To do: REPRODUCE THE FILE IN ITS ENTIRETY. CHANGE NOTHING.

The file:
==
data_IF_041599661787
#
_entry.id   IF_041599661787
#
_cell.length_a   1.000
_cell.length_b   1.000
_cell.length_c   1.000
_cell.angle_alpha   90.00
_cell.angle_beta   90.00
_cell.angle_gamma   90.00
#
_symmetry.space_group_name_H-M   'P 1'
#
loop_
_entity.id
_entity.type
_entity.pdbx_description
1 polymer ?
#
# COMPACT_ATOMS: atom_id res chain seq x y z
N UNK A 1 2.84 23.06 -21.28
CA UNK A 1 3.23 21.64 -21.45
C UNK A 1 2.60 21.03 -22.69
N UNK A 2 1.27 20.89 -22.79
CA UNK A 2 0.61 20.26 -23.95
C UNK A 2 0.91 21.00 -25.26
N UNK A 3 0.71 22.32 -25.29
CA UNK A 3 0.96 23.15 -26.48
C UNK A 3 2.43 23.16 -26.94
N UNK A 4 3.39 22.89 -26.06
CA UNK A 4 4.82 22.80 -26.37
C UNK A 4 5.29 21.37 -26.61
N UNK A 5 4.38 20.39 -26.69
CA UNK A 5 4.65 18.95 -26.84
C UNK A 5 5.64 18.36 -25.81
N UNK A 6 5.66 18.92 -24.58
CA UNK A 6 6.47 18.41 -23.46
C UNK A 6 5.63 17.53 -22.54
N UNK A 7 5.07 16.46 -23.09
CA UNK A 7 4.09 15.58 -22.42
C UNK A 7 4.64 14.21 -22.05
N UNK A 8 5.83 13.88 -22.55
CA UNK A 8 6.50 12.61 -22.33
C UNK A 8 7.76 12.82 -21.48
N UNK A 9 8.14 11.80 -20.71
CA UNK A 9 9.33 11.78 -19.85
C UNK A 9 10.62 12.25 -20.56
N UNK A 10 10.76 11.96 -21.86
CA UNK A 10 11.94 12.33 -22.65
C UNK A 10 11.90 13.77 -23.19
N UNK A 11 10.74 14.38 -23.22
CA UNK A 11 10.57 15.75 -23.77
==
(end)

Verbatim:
data_IF_041599661787
#
_entry.id   IF_041599661787
#
_cell.length_a   1.000
_cell.length_b   1.000
_cell.length_c   1.000
_cell.angle_alpha   90.00
_cell.angle_beta   90.00
_cell.angle_gamma   90.00
#
_symmetry.space_group_name_H-M   'P 1'
#
loop_
_entity.id
_entity.type
_entity.pdbx_description
1 polymer ?
#
# COMPACT_ATOMS: atom_id res chain seq x y z
N UNK A 1 2.84 23.06 -21.28
CA UNK A 1 3.23 21.64 -21.45
C UNK A 1 2.60 21.03 -22.69
N UNK A 2 1.27 20.89 -22.79
CA UNK A 2 0.61 20.26 -23.95
C UNK A 2 0.91 21.00 -25.26
N UNK A 3 0.71 22.32 -25.29
CA UNK A 3 0.96 23.15 -26.48
C UNK A 3 2.43 23.16 -26.94
N UNK A 4 3.39 22.89 -26.06
CA UNK A 4 4.82 22.80 -26.37
C UNK A 4 5.29 21.37 -26.61
N UNK A 5 4.38 20.39 -26.69
CA UNK A 5 4.65 18.95 -26.84
C UNK A 5 5.64 18.36 -25.81
N UNK A 6 5.66 18.92 -24.58
CA UNK A 6 6.47 18.41 -23.46
C UNK A 6 5.63 17.53 -22.54
N UNK A 7 5.07 16.46 -23.09
CA UNK A 7 4.09 15.58 -22.42
C UNK A 7 4.64 14.21 -22.05
N UNK A 8 5.83 13.88 -22.55
CA UNK A 8 6.50 12.61 -22.33
C UNK A 8 7.76 12.82 -21.48
N UNK A 9 8.14 11.80 -20.71
CA UNK A 9 9.33 11.78 -19.85
C UNK A 9 10.62 12.25 -20.56
N UNK A 10 10.76 11.96 -21.86
CA UNK A 10 11.94 12.33 -22.65
C UNK A 10 11.90 13.77 -23.19
N UNK A 11 10.74 14.38 -23.22
CA UNK A 11 10.57 15.75 -23.77